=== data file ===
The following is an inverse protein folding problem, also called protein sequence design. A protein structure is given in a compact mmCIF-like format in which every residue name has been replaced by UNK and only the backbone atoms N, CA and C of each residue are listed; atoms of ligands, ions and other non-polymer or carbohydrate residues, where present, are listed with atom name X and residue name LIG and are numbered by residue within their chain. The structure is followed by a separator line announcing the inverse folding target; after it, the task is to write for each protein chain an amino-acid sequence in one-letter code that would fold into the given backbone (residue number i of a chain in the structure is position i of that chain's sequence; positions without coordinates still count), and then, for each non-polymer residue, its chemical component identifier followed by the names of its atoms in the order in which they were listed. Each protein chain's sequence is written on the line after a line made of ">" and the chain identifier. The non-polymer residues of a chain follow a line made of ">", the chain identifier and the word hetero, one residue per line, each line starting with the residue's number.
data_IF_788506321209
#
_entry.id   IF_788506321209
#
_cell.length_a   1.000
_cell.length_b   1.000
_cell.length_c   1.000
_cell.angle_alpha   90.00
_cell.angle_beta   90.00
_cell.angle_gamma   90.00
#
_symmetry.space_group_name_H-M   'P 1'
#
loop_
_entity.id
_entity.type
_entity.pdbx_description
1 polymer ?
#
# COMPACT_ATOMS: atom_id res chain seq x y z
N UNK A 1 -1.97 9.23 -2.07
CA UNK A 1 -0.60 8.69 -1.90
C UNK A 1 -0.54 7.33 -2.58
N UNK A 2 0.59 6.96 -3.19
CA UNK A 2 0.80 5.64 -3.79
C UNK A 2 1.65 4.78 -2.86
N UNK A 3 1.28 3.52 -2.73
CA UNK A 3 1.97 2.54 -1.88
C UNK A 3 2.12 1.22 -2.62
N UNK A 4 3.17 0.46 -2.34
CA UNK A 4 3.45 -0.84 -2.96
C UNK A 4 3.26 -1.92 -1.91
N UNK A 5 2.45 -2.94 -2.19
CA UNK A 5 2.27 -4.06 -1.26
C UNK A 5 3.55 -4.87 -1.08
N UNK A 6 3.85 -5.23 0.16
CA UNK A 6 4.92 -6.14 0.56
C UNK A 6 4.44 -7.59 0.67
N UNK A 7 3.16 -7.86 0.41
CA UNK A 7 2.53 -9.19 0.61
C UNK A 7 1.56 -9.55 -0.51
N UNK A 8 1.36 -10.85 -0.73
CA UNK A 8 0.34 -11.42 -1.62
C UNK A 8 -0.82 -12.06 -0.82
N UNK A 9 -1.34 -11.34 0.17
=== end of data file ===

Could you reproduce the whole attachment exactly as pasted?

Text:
The following is an inverse protein folding problem, also called protein sequence design. A protein structure is given in a compact mmCIF-like format in which every residue name has been replaced by UNK and only the backbone atoms N, CA and C of each residue are listed; atoms of ligands, ions and other non-polymer or carbohydrate residues, where present, are listed with atom name X and residue name LIG and are numbered by residue within their chain. The structure is followed by a separator line announcing the inverse folding target; after it, the task is to write for each protein chain an amino-acid sequence in one-letter code that would fold into the given backbone (residue number i of a chain in the structure is position i of that chain's sequence; positions without coordinates still count), and then, for each non-polymer residue, its chemical component identifier followed by the names of its atoms in the order in which they were listed. Each protein chain's sequence is written on the line after a line made of ">" and the chain identifier. The non-polymer residues of a chain follow a line made of ">", the chain identifier and the word hetero, one residue per line, each line starting with the residue's number.
data_IF_788506321209
#
_entry.id   IF_788506321209
#
_cell.length_a   1.000
_cell.length_b   1.000
_cell.length_c   1.000
_cell.angle_alpha   90.00
_cell.angle_beta   90.00
_cell.angle_gamma   90.00
#
_symmetry.space_group_name_H-M   'P 1'
#
loop_
_entity.id
_entity.type
_entity.pdbx_description
1 polymer ?
#
# COMPACT_ATOMS: atom_id res chain seq x y z
N UNK A 1 -1.97 9.23 -2.07
CA UNK A 1 -0.60 8.69 -1.90
C UNK A 1 -0.54 7.33 -2.58
N UNK A 2 0.59 6.96 -3.19
CA UNK A 2 0.80 5.64 -3.79
C UNK A 2 1.65 4.78 -2.86
N UNK A 3 1.28 3.52 -2.73
CA UNK A 3 1.97 2.54 -1.88
C UNK A 3 2.12 1.22 -2.62
N UNK A 4 3.17 0.46 -2.34
CA UNK A 4 3.45 -0.84 -2.96
C UNK A 4 3.26 -1.92 -1.91
N UNK A 5 2.45 -2.94 -2.19
CA UNK A 5 2.27 -4.06 -1.26
C UNK A 5 3.55 -4.87 -1.08
N UNK A 6 3.85 -5.23 0.16
CA UNK A 6 4.92 -6.14 0.56
C UNK A 6 4.44 -7.59 0.67
N UNK A 7 3.16 -7.86 0.41
CA UNK A 7 2.53 -9.19 0.61
C UNK A 7 1.56 -9.55 -0.51
N UNK A 8 1.36 -10.85 -0.73
CA UNK A 8 0.34 -11.42 -1.62
C UNK A 8 -0.82 -12.06 -0.82
N UNK A 9 -1.34 -11.34 0.17